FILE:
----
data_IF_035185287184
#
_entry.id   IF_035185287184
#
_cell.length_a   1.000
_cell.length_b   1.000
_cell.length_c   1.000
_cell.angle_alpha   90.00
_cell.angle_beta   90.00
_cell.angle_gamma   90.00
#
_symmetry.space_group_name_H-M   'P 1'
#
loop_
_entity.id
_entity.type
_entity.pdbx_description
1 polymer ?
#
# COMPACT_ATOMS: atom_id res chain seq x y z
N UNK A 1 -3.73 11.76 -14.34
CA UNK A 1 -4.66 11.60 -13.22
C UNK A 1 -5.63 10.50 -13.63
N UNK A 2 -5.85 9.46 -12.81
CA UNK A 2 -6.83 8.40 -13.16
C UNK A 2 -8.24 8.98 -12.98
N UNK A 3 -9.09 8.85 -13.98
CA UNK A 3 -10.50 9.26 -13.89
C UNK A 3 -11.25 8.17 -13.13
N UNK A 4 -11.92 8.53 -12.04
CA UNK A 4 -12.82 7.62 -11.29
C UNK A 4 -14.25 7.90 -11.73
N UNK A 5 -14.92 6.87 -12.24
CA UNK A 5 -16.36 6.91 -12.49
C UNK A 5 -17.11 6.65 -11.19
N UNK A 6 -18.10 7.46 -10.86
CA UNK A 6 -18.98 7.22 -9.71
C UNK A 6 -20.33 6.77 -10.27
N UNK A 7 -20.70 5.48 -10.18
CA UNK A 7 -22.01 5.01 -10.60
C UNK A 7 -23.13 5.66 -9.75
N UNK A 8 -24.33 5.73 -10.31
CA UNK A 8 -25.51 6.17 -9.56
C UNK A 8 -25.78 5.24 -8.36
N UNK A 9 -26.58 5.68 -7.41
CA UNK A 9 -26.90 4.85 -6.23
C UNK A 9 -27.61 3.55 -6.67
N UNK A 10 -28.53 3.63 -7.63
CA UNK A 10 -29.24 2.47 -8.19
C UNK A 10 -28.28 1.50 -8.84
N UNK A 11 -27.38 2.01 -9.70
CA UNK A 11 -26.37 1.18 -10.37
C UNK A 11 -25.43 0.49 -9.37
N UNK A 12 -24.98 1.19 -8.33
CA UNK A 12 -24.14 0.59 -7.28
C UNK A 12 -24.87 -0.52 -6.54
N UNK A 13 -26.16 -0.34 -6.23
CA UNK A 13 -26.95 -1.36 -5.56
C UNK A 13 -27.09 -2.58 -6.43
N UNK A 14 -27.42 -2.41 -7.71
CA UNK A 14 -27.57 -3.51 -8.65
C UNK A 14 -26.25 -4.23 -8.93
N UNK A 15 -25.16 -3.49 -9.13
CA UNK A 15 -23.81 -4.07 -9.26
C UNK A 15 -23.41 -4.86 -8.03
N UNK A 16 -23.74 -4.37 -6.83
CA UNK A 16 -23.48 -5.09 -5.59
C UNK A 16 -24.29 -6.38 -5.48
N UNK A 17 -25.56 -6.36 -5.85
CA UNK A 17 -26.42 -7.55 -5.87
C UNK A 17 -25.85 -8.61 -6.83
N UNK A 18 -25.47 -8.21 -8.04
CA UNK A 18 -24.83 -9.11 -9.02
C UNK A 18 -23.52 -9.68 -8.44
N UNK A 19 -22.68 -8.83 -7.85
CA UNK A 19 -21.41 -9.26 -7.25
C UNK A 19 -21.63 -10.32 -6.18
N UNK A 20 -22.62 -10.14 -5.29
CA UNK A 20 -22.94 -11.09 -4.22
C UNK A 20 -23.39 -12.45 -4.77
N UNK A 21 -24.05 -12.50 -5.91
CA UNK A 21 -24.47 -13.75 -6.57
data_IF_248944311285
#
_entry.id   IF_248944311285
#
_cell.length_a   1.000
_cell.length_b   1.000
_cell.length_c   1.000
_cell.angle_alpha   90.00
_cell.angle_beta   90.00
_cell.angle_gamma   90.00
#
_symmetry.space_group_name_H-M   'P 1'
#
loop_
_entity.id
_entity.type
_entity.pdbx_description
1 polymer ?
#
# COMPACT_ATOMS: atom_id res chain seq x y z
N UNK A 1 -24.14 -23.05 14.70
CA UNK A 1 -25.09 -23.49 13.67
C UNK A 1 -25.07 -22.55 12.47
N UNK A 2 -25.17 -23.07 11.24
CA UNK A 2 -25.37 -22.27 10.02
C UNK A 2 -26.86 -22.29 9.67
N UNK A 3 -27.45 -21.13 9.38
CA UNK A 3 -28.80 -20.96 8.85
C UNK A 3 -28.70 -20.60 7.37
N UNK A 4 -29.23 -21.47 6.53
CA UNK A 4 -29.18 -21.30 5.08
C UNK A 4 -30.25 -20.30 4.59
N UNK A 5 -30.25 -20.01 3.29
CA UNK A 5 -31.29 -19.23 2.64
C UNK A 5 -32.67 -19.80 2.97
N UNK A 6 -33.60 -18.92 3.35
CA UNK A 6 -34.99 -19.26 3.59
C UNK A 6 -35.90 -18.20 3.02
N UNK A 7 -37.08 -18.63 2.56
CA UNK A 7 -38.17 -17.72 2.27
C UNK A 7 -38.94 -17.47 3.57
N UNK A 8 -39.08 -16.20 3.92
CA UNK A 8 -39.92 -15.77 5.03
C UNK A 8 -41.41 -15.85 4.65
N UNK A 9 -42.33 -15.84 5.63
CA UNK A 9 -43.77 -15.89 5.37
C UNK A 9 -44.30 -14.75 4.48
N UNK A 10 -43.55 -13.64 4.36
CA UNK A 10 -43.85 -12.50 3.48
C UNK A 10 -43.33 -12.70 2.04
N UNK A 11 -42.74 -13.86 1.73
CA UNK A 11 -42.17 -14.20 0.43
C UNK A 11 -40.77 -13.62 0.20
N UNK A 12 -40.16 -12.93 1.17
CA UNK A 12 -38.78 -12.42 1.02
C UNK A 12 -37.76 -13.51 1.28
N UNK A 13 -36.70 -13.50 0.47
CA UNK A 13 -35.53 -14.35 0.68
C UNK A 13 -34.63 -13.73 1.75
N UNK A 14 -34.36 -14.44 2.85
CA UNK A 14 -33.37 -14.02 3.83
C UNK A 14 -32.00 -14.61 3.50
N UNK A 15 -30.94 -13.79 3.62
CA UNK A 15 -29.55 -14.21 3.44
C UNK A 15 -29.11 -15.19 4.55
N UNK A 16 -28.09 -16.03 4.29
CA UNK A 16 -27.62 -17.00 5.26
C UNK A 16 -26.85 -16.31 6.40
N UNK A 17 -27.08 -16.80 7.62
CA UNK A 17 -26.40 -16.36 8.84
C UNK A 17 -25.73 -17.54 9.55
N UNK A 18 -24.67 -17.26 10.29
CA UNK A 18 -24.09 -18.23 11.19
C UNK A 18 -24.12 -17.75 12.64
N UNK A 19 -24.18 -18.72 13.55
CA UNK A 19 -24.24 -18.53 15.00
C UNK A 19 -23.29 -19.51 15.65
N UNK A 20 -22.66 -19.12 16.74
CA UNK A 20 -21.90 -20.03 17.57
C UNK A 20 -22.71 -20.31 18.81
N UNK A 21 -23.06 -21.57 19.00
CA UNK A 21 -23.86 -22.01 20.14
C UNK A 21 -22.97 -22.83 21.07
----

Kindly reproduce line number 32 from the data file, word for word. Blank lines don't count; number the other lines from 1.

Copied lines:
C UNK A 4 -14.25 7.90 -11.73